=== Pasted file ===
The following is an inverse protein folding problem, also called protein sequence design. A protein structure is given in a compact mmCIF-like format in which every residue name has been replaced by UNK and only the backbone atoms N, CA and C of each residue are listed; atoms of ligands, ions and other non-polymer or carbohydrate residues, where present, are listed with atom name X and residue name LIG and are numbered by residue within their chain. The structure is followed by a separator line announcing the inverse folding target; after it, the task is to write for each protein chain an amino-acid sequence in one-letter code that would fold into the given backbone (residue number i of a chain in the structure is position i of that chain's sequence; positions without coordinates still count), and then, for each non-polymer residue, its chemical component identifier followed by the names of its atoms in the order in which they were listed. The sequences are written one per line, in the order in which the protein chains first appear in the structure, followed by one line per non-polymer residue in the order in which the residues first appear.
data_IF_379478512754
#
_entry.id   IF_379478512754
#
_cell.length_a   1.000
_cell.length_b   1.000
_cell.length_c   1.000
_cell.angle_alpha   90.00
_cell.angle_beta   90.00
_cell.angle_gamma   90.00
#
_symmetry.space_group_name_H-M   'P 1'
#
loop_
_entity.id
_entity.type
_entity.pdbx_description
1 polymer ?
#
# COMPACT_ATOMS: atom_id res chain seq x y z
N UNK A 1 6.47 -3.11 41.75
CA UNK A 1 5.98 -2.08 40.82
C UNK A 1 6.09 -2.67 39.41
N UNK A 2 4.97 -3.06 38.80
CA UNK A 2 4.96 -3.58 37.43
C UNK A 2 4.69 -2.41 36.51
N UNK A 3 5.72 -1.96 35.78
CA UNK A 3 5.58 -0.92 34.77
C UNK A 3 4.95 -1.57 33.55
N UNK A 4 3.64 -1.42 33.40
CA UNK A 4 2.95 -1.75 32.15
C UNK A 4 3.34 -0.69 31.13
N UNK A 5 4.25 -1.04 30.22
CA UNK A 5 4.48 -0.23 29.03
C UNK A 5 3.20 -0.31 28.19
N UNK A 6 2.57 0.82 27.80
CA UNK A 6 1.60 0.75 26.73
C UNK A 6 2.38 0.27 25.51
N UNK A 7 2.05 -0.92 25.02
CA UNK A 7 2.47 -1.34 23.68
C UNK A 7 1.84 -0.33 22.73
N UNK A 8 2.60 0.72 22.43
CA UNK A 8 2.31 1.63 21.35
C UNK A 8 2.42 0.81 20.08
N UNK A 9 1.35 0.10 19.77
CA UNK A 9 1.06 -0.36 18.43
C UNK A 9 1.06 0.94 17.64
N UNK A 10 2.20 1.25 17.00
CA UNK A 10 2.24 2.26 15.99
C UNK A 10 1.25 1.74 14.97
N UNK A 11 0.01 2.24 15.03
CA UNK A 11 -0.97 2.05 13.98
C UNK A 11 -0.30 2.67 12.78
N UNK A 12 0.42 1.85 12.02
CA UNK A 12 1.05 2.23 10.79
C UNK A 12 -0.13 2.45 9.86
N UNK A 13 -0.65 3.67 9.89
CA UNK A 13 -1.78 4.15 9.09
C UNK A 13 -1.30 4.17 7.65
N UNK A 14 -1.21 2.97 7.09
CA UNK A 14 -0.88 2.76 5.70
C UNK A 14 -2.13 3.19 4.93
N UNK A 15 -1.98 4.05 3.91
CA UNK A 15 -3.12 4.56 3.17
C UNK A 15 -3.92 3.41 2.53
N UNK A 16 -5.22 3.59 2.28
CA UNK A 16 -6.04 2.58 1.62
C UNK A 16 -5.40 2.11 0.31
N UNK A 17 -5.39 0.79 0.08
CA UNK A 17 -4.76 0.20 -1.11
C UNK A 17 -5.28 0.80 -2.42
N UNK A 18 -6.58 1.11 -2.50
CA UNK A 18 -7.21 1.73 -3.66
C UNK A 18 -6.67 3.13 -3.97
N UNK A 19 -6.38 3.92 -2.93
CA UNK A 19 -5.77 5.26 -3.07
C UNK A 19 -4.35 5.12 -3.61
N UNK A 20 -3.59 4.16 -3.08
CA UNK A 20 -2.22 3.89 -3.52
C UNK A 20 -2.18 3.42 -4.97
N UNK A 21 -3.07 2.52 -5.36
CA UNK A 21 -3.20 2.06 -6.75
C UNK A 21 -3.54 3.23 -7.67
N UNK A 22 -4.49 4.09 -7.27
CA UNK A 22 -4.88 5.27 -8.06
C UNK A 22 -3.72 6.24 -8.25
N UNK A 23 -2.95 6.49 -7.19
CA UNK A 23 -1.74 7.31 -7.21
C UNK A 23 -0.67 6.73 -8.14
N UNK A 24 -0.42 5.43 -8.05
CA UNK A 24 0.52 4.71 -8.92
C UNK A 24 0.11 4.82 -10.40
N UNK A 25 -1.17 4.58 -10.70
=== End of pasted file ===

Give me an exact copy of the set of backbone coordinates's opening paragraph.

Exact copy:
The following is an inverse protein folding problem, also called protein sequence design. A protein structure is given in a compact mmCIF-like format in which every residue name has been replaced by UNK and only the backbone atoms N, CA and C of each residue are listed; atoms of ligands, ions and other non-polymer or carbohydrate residues, where present, are listed with atom name X and residue name LIG and are numbered by residue within their chain. The structure is followed by a separator line announcing the inverse folding target; after it, the task is to write for each protein chain an amino-acid sequence in one-letter code that would fold into the given backbone (residue number i of a chain in the structure is position i of that chain's sequence; positions without coordinates still count), and then, for each non-polymer residue, its chemical component identifier followed by the names of its atoms in the order in which they were listed. The sequences are written one per line, in the order in which the protein chains first appear in the structure, followed by one line per non-polymer residue in the order in which the residues first appear.